30 Examples of Bloom's Taxonomy Learning Objectives For Teachers
Updated: Aug 20, 2021
Bloom’s taxonomy is a hierarchical order of learning objectives that educators set for their students
It is widely used in education and is also branded as the Taxonomy of Educational Objectives. It facilitates the teachers to achieve their teaching objectives by setting goals for the student learning and then creating assessments to observe the learning outcomes. The use of bloom’s taxonomy is widespread among educators as it helps them in:
Creating lesson plans, learning activities and instructional strategies based on the complexity of the subject matter
Curriculum mapping and designing courses
Creating assessments to measure the learning outcomes of the students
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History Of Bloom’s Taxonomy
Bloom’s taxonomy is named after Benjamin Bloom - an educational psychologist at the University of Chicago who chaired the committee which proposed bloom’s taxonomy in 1956. The committee proposed the following three domains of learning.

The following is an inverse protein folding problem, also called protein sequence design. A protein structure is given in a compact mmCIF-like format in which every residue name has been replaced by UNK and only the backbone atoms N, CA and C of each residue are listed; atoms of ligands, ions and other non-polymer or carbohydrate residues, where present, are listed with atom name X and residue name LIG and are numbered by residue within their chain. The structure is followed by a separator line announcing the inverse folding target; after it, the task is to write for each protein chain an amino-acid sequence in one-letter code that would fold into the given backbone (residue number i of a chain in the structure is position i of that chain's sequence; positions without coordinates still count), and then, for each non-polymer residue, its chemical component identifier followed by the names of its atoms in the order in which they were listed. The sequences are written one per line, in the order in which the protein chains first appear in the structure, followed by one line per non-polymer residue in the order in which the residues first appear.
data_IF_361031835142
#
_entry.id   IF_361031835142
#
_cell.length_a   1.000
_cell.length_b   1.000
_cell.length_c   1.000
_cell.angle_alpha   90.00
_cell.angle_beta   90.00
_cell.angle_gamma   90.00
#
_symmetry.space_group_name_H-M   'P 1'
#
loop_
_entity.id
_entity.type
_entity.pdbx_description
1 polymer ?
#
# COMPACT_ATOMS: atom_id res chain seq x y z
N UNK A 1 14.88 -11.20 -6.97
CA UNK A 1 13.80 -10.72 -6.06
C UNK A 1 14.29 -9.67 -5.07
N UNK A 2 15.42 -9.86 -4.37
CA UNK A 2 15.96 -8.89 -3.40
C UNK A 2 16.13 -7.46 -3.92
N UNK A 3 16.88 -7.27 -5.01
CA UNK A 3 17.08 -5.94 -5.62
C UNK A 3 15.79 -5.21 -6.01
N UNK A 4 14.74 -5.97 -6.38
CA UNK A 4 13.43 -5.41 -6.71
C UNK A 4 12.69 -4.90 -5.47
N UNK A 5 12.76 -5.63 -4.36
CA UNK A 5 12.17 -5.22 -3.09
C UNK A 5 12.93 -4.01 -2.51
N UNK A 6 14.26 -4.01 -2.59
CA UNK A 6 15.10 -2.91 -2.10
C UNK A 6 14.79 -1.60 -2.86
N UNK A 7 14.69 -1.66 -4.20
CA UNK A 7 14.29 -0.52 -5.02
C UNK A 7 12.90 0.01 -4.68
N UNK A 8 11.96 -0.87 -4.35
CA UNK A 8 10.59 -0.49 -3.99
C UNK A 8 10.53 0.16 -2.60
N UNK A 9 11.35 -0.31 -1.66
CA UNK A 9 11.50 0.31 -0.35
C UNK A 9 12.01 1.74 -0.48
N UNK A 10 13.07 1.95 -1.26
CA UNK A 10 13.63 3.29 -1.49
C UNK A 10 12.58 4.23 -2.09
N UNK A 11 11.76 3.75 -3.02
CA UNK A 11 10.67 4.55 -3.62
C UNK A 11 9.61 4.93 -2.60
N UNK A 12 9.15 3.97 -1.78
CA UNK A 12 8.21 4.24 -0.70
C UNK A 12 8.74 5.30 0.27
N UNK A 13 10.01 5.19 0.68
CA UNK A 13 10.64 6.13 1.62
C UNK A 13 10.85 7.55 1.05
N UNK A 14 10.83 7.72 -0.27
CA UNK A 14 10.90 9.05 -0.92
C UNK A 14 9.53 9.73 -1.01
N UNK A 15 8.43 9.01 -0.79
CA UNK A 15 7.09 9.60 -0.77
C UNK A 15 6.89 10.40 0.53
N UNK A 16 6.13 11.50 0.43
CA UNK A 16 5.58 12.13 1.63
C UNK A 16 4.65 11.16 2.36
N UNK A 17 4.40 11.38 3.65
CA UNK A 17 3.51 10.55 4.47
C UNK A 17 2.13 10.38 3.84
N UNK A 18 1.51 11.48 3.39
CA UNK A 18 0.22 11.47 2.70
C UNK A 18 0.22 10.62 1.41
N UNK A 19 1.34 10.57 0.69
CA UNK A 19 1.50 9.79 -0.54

Cognitive: It corresponds to the mental abilities of a person. It is divided into six learning objectives which are explained below in this article in detail.
Affective: It involves emotional areas and growth in feelings. Like cognitive domain, this level comprises of five categories. These five categories are receiving, responding, valuing, organization and characterization.
Psychomotor: Psychomotor domain encompasses physical or manual skills which require practice. These skills are measured against factors such as speed, precision, distance, procedures, or techniques in execution.
Bloom’s committee originally proposed five learning levels of the cognitive process which were ranked in the order of their complexity. However, in 2001 it was revised to incorporate the 6th level. These 6 levels are used by the teachers all over the world to formulate curriculum, lesson plans, learning standards or objectives and assessments for courses.
Originally it was proposed to devise a common teaching language for educators so that they can communicate learning and assessment methods with each other. The primary goal of bloom’s taxonomy is to create a higher-level thinking and skills among students starting from the most basic level.
Six Levels Of Bloom's Taxonomy
The six levels of learning proposed by Bloom’s taxonomy are explained below along with the 30 examples of learning goals and objectives for teachers.